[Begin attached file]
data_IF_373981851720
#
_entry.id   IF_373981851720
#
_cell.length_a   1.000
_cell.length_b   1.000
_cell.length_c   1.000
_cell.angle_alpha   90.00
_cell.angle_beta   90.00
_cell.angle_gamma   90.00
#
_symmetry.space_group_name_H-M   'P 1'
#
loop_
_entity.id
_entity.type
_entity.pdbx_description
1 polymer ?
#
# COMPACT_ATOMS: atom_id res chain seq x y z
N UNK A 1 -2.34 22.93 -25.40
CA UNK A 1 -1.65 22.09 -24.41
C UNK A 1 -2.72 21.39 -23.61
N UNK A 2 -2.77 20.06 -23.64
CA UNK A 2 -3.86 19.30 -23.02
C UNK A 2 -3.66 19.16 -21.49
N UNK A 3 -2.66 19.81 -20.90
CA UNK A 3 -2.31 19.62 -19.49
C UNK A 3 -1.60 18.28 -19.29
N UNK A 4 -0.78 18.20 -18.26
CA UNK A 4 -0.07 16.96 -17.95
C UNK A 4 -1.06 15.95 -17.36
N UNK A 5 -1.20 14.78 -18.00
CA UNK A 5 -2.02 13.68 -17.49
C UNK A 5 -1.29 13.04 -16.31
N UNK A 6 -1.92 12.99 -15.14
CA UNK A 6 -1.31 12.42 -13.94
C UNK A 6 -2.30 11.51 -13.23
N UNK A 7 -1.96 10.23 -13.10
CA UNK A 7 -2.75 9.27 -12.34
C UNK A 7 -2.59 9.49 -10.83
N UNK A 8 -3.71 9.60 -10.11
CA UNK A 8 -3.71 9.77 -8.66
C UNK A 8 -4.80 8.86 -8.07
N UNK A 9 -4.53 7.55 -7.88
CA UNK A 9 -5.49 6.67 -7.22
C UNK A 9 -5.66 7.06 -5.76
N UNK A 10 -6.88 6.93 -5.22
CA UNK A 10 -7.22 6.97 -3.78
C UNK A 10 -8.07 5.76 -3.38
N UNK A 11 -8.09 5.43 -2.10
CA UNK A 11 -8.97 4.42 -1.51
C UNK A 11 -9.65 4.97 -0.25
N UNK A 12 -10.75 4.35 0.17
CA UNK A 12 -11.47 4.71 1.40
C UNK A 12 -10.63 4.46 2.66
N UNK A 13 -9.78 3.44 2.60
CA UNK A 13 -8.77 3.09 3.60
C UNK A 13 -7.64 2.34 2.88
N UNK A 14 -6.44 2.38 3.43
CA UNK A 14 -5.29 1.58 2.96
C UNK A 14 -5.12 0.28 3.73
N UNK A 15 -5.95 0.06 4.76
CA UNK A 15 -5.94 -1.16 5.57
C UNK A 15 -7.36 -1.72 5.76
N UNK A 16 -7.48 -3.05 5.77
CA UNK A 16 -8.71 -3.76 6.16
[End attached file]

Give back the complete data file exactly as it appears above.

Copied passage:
data_IF_373981851720
#
_entry.id   IF_373981851720
#
_cell.length_a   1.000
_cell.length_b   1.000
_cell.length_c   1.000
_cell.angle_alpha   90.00
_cell.angle_beta   90.00
_cell.angle_gamma   90.00
#
_symmetry.space_group_name_H-M   'P 1'
#
loop_
_entity.id
_entity.type
_entity.pdbx_description
1 polymer ?
#
# COMPACT_ATOMS: atom_id res chain seq x y z
N UNK A 1 -2.34 22.93 -25.40
CA UNK A 1 -1.65 22.09 -24.41
C UNK A 1 -2.72 21.39 -23.61
N UNK A 2 -2.77 20.06 -23.64
CA UNK A 2 -3.86 19.30 -23.02
C UNK A 2 -3.66 19.16 -21.49
N UNK A 3 -2.66 19.81 -20.90
CA UNK A 3 -2.31 19.62 -19.49
C UNK A 3 -1.60 18.28 -19.29
N UNK A 4 -0.78 18.20 -18.26
CA UNK A 4 -0.07 16.96 -17.95
C UNK A 4 -1.06 15.95 -17.36
N UNK A 5 -1.20 14.78 -18.00
CA UNK A 5 -2.02 13.68 -17.49
C UNK A 5 -1.29 13.04 -16.31
N UNK A 6 -1.92 12.99 -15.14
CA UNK A 6 -1.31 12.42 -13.94
C UNK A 6 -2.30 11.51 -13.23
N UNK A 7 -1.96 10.23 -13.10
CA UNK A 7 -2.75 9.27 -12.34
C UNK A 7 -2.59 9.49 -10.83
N UNK A 8 -3.71 9.60 -10.11
CA UNK A 8 -3.71 9.77 -8.66
C UNK A 8 -4.80 8.86 -8.07
N UNK A 9 -4.53 7.55 -7.88
CA UNK A 9 -5.49 6.67 -7.22
C UNK A 9 -5.66 7.06 -5.76
N UNK A 10 -6.88 6.93 -5.22
CA UNK A 10 -7.22 6.97 -3.78
C UNK A 10 -8.07 5.76 -3.38
N UNK A 11 -8.09 5.43 -2.10
CA UNK A 11 -8.97 4.42 -1.51
C UNK A 11 -9.65 4.97 -0.25
N UNK A 12 -10.75 4.35 0.17
CA UNK A 12 -11.47 4.71 1.40
C UNK A 12 -10.63 4.46 2.66
N UNK A 13 -9.78 3.44 2.60
CA UNK A 13 -8.77 3.09 3.60
C UNK A 13 -7.64 2.34 2.88
N UNK A 14 -6.44 2.38 3.43
CA UNK A 14 -5.29 1.58 2.96
C UNK A 14 -5.12 0.28 3.73
N UNK A 15 -5.95 0.06 4.76
CA UNK A 15 -5.94 -1.16 5.57
C UNK A 15 -7.36 -1.72 5.76
N UNK A 16 -7.48 -3.05 5.77
CA UNK A 16 -8.71 -3.76 6.16